So, HBO’s Luck has recently been cancelled. Despite high expectations, pedigree and promised quality.
Some say that the show was plagued by fightings between director Michael Mann and writer-producer David Milch, added to raging animal-rights groups which condemned the horses’ treatment (three of them reportedly died). That surely didn’t help, but the real point is that nobody watched the show – 500.000 is actually a number too small even for advertisement-free HBO.

I have to be honest: I tried to watch Luck, but I just couldn’t even get to the end of the pilot. I could say that nothing happened, but that’s not a good reason. Even in Mad Men nothing really happens… on the surface. In fact, I felt that the problem with Luck was that nothing lied beneath the absence of action. There was no promise of great things ahead and all I could see was a display of technical proficiency. That was all.
So I wonder: HBO is the flagship channel of Quality TV. What if what we have here is a case of Quality Overdose? I think that the Premium network has taken to extremes the features that made it popular.
A month ago, Ryan McGee wrote on online magazine AV Club: “The first three and a half hours of Luck are installments in the nine-hour story that is that show. Events happen, but they are shaped to the season first and the episode second. It’s one thing to have a goal toward which everything is progressing. But episodes need to have goals as well. It’s the difference between making people anticipate where the show is going, and making them wait for it.”. That’s right: I didn’t want to wait for it anymore. I was giving HBO a 50 minutes chance to entertain me and hook me. To make me desperately want to watch episode 2. Sorry to say that, but HBO failed.

You can’t ask entertainment to pay the price for “quality”.

Related articles:
Did The Soprano do More Harm Than Good? HBO and the Decline of the Episode, Ryan McGee
The Vulture Transcript: Michael Mann and David Milch Open Up About the Cancellation of Luck, Matt Zoller Seitz

This Article Is a Remix

“This is evolution. Copy, Transform and Combine”
This is how author-director Kirby Ferguson sums up his Theory of Creativity. In his four parts webseries, Everything is a Remix, he argues: “copying is how we learn. We can’t introduce anything new until we’re fluent in the language of our domain, and we do that through emulation”. In other words, to copy in order to create. To emulate in order to find your own originality. It’s always been done in the technological field, from James Watt to Steve Jobs. In the musical field, from Ray Charles to Bob Dylan (also, see this article about my Beloved Hero, Bruce Springsteen). In the cinematic field, from Walt Disney to Quentin Tarantino. Nothing new about that.
In the fourth part of the series, System Failure, Ferguson gets to real point: remix vs copyright laws. But let’s come back a little bit. US Founding Fathers conceived the  1870 Copyright  Act as an “act for the encouraging of learning”, and the Patent Act as a mean “to promote the progress of useful Arts”. In short, they wanted to patronize and foster creativity by granting inventors a certain profit; at the same time, they meant to produce a rich pool of public domain.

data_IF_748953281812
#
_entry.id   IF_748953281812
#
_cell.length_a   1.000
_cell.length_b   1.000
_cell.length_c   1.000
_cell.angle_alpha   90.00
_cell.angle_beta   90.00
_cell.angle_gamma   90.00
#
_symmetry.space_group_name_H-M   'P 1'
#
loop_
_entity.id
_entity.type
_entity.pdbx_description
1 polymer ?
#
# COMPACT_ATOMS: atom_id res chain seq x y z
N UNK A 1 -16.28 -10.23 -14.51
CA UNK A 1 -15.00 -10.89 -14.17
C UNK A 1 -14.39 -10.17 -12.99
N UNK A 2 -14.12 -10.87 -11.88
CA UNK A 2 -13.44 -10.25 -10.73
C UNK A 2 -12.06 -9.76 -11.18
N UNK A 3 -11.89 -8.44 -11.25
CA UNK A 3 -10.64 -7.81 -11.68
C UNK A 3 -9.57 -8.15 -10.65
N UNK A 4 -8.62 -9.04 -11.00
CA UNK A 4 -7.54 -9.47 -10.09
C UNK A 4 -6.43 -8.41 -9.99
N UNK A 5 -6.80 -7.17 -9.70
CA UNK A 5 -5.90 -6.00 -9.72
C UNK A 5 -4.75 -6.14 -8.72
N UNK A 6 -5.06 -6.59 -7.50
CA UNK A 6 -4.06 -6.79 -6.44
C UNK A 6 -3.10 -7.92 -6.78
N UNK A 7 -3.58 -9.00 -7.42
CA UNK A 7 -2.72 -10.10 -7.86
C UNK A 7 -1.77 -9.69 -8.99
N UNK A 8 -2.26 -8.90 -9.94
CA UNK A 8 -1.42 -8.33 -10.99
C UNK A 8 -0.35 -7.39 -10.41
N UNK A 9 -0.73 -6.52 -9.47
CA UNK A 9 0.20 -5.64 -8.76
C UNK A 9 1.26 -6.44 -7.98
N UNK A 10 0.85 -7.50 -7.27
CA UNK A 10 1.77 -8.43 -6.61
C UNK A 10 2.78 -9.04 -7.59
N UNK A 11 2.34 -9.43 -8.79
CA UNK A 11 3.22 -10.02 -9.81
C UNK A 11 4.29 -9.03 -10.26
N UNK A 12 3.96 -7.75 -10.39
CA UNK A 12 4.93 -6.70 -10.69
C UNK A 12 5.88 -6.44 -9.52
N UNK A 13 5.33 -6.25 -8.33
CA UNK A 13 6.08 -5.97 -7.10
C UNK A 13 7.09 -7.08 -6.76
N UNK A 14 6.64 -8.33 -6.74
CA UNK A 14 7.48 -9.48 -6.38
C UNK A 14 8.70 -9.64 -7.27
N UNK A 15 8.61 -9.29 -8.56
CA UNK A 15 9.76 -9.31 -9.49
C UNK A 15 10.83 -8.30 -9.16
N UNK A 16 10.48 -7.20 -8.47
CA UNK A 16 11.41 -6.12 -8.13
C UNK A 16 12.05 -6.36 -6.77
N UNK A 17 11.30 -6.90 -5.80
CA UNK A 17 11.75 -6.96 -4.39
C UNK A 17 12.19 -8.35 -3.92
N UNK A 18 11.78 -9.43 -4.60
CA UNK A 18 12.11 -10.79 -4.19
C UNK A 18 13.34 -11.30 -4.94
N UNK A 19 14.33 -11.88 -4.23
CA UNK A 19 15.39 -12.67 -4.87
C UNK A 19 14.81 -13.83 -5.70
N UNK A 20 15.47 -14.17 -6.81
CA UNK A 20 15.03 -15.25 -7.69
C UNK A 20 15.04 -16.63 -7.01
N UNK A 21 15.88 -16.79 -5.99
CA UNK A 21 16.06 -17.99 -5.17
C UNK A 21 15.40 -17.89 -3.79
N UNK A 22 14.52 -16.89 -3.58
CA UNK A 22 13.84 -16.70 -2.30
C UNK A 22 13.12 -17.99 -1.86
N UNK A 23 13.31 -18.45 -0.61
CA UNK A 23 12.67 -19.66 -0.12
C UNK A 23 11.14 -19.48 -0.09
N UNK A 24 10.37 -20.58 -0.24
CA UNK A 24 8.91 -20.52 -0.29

Now, here comes the Corporations, which gradually transformed public domain into exclusive domain through an abuse of the Copyright and Patent Act: these laws were born to protect creativity. Now, they only protect the ones that own that creativity: as I said, corporations. What’s the aim of these Acts now? To maximize corp. earnings, instead of creativity and public knowledge. 

At the end of the series, Ferguson calls for a renewed social awareness: We live in an age with daunting problems. We need the best ideas possible, we need them now, we need them to spread fast. The common good is a meme that was overwhelmed by intellectual property. It needs to spread again. If the meme prospers, our laws, our norms, our society, they all transform. That’s social evolution and it’s not up to governments or corporations or lawyers… it’s up to us”.

So, I already said what I think about it in here. The problem here is a market failure: society has already understood how digital era works and it’s therefore taking back its common goods. The problem, now, is that institutions need to understand it too. They need to copy, transform and combine in order to evolve.

PS: the Italian version of this article is available on Carnage News

Gone With The Wind (1939)

Straight to the point: this movie is almost 4 hours long, but I never get tired of it. Ok, I generally watch it once a year (maybe even less), but that doesn’t matter. Even Australia is that long, but I’ve only seen it once. Pearl Harbor as well, and the list could go on and on. The point is: I like to re-watch Gone With the Wind and every time I enjoy it like the first time. Yeah, it’s kind of racist. Yeah, Melanie is just unbearably corny. But it’s amazing how the movie makes you sit down and enjoy stereotypes. And just when you think you know it all, it surprises you thanks to Scarlett and Rhett. Well, mostly Scarlett, let’s be honest about that. It’s a 1939 film, so Vivien Leigh’s character is definitely unconventional, just like the relationship with Rhett, which does not include the canonical happy ending. You know they’re meant to be together, but they just can’t. Which, to be honest, it’s even worst than any stereotype the film makes us (when I say “us”, I mean “everyone”) enjoy: Scarlett and Rhett relationship make us (when I say “us”, I mean “women”) love bad guys even more. Make us enjoy complicated relationships. In other words, this definitely doesn’t improve an already messed up love life. Anyway, Gone With the Wind: old, yes. But it still kicks ass.